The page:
When Senate Republicans went to bat over a slew of energy amendments last week, they also offered up a preview of what 2015 will look like if the GOP takes the Senate.
Monday marked the long-awaited death of a bipartisan energy bill, when an efficiency measure from Ohio Republican Rob Portman and New Hampshire Democrat Jeanne Shaheen garnered only 55 of the 60 votes it needed to advance (three Republicans, including Portman, voted for the bill). The bill’s bipartisan sponsorship wasn’t enough to overcome a procedural squabble over amendments and a political chess match over a vote on the Keystone XL oil-sands pipeline.
Within that squabble, however, was a window into top Republican priorities, as their proposed amendments read like a laundry list of the party’s energy goals: approval of the pipeline, legislation checking the Environmental Protection Agency’s air-quality rules, and a full stop to the Obama administration’s climate-change efforts for power plants.
“Republicans will continue to push for the Senate to address these important matters, whether Democrats want to join us or not,” said Don Stewart, spokesman for Minority Leader Mitch McConnell.
Democrats have been quick to blame the Right for the death of the Shaheen-Portman efficiency bill, saying that they moved the goalposts by asking for five amendments. Majority Leader Harry Reid said Monday that the Right was holding the bill “hostage” rather than taking a deal for a clean vote on the bill with a separate vote on Keystone.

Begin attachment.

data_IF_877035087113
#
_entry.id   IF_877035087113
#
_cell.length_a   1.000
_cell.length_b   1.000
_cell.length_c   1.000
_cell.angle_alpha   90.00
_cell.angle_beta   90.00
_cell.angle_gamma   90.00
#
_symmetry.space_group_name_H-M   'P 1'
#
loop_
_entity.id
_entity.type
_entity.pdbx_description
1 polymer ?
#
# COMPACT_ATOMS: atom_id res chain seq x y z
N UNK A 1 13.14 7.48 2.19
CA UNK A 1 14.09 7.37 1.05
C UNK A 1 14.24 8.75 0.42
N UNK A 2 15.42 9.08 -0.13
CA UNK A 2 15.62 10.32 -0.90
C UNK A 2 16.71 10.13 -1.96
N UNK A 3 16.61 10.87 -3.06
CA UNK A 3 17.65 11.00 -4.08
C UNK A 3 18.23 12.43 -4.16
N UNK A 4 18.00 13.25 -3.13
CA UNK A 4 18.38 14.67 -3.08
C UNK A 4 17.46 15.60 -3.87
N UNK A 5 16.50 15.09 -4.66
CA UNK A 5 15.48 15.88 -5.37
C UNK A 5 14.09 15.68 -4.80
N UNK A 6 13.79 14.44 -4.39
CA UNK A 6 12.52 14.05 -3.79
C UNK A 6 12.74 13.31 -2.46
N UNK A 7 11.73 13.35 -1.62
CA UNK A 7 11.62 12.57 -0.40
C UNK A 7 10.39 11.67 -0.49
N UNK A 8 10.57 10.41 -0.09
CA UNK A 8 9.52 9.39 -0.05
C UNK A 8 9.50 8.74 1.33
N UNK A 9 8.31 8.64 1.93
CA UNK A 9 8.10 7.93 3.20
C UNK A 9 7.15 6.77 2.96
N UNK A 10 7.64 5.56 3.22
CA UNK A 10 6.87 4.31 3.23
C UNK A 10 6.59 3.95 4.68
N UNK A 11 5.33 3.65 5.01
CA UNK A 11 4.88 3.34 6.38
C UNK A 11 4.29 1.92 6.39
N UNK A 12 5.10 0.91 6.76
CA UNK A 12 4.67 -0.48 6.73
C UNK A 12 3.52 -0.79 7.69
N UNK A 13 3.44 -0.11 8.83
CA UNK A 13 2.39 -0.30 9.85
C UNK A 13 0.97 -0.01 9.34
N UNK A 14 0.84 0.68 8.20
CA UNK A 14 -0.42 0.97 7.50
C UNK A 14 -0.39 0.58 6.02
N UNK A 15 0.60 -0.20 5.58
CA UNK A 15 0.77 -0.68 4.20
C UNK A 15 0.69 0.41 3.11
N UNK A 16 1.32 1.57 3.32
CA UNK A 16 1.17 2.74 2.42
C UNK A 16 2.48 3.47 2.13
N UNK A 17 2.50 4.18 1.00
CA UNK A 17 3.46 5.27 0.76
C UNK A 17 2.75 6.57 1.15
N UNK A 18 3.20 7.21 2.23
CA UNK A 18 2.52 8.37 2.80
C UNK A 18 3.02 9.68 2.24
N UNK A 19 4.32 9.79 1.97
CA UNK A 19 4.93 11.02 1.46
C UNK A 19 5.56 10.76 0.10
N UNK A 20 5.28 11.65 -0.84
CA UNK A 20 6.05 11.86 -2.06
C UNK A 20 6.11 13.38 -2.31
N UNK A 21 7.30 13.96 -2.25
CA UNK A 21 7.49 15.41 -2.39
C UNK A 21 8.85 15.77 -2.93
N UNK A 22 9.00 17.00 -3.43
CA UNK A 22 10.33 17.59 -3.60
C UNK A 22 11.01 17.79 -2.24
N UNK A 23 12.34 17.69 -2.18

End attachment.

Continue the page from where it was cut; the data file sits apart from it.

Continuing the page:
But Republicans have countered that Reid is squelching their opportunity to get votes on an energy bill — something they haven’t had a chance to do since 2007.
Besides an up-or-down vote on Keystone, a longtime priority for Republicans and red-state Democrats alike, the GOP had hoped to bring up amendments that would have barred a carbon tax and blocked EPA’s greenhouse-gas rules for power plants. Other language would have stopped EPA’s planned revisions to the air-quality standard for ozone and touched on geothermal energy.
Those aren’t new or surprising proposals — Republicans have long gone after the power-plant rules, including a January push by McConnell to use a disapproval resolution under the Congressional Review Act to force a vote on the standards. Similar measures were offered up around the debate around the budget, the 2012 transportation bill, and other major debates, although Republicans have said that this energy bill offered the best place for them.